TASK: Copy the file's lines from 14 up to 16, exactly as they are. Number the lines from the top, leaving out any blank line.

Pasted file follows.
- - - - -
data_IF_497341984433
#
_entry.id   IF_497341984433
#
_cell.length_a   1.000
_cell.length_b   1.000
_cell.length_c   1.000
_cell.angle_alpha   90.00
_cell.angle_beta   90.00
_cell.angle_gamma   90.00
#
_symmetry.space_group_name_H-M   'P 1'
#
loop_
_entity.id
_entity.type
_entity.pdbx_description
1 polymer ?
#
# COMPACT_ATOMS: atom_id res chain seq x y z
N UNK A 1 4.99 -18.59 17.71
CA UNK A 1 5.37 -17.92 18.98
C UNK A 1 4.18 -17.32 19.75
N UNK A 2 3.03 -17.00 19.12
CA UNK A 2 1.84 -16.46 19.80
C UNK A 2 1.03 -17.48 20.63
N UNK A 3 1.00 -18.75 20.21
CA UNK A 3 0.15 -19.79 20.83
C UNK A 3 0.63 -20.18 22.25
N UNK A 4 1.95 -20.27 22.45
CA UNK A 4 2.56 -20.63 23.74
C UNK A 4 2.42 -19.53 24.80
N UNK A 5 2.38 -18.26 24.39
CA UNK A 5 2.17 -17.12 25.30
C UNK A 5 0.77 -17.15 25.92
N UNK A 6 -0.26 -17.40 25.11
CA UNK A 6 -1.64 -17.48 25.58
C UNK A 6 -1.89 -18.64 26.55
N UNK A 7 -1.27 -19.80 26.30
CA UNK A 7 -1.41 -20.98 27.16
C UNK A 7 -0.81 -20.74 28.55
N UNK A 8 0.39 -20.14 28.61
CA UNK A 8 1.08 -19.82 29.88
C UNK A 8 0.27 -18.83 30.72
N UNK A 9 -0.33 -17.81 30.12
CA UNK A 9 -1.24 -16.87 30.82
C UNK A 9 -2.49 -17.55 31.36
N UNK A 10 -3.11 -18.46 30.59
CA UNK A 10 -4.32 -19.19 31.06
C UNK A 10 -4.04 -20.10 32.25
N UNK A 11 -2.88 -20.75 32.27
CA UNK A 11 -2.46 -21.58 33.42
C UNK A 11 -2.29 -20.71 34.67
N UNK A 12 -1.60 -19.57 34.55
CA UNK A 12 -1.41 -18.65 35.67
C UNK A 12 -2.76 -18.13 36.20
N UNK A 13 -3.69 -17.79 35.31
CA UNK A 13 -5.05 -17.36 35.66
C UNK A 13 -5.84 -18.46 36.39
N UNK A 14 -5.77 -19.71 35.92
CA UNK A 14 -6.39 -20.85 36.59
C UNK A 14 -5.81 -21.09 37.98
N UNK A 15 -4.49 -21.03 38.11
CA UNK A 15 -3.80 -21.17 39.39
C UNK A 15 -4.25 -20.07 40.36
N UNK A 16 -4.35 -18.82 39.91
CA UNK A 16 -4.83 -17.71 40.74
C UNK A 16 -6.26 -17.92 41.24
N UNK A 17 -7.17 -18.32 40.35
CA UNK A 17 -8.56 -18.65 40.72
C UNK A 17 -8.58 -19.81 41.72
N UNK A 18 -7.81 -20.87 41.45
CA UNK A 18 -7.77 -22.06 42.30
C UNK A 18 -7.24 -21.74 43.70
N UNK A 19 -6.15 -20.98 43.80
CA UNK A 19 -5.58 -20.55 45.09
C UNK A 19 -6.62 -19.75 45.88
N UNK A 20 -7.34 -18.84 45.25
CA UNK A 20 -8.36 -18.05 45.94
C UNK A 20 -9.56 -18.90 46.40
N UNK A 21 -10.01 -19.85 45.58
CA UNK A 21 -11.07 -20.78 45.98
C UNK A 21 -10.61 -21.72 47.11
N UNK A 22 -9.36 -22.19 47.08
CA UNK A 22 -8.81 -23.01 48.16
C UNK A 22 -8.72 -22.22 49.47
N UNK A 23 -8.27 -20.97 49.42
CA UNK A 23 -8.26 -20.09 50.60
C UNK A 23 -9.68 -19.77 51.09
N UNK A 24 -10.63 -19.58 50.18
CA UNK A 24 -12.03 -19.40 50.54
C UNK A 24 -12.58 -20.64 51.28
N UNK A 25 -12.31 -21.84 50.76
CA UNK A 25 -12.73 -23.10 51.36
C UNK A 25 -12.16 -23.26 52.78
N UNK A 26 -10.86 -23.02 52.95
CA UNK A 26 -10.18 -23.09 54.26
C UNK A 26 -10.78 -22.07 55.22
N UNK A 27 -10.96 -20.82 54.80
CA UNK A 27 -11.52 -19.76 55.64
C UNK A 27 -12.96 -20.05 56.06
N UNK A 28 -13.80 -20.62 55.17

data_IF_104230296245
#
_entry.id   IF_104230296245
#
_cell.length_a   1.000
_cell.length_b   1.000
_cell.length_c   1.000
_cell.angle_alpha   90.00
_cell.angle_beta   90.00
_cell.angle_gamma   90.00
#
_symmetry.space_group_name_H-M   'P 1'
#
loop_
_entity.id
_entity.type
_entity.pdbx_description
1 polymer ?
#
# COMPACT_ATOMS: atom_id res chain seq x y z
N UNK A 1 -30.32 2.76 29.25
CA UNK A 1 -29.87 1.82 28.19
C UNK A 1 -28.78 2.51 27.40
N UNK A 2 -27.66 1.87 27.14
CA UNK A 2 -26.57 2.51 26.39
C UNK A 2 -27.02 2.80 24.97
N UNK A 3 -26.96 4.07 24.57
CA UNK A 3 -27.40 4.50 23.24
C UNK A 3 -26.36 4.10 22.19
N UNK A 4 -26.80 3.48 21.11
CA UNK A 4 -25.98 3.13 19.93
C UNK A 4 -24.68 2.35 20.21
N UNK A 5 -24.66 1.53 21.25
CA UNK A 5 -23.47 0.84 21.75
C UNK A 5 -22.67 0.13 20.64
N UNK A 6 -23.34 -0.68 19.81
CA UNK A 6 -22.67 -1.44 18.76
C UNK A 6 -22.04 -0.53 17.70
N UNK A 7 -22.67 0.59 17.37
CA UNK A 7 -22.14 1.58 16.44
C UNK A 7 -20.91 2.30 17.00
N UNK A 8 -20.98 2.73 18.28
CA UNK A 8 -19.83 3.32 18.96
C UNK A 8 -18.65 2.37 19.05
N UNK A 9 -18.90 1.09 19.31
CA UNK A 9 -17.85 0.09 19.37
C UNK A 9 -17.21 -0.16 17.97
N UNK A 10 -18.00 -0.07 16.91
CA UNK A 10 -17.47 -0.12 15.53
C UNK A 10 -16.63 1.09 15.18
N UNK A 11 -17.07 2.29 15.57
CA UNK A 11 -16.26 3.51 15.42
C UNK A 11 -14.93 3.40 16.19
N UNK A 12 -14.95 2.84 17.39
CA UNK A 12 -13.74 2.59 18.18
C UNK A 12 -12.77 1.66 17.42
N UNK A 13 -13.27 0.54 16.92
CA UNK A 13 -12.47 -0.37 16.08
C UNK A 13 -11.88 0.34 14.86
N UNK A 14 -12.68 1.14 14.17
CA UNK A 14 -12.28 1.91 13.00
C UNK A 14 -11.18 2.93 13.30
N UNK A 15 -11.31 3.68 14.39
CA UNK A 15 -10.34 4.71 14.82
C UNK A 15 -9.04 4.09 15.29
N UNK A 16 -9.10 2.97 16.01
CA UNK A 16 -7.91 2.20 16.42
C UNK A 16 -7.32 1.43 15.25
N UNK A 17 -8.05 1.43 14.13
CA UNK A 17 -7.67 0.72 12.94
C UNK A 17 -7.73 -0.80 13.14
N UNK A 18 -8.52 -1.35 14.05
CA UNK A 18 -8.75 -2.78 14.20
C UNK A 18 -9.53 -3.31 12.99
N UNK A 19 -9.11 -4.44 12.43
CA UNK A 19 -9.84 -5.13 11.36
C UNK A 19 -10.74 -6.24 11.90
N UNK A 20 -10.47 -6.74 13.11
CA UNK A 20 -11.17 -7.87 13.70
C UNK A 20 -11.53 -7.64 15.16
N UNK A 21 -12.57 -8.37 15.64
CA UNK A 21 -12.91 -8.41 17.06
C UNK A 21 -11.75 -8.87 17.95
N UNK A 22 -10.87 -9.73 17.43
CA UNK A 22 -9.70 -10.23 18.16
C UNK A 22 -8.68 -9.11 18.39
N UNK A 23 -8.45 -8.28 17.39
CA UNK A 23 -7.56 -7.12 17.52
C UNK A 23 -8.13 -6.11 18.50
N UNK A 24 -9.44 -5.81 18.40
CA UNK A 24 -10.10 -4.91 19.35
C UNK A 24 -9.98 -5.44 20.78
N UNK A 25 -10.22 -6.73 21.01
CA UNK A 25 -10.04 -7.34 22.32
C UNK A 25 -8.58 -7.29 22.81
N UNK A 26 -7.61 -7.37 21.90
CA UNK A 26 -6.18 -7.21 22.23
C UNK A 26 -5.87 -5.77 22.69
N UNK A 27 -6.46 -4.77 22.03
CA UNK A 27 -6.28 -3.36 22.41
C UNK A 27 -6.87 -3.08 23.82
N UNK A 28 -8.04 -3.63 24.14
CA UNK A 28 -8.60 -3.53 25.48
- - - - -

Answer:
loop_
_entity.id
_entity.type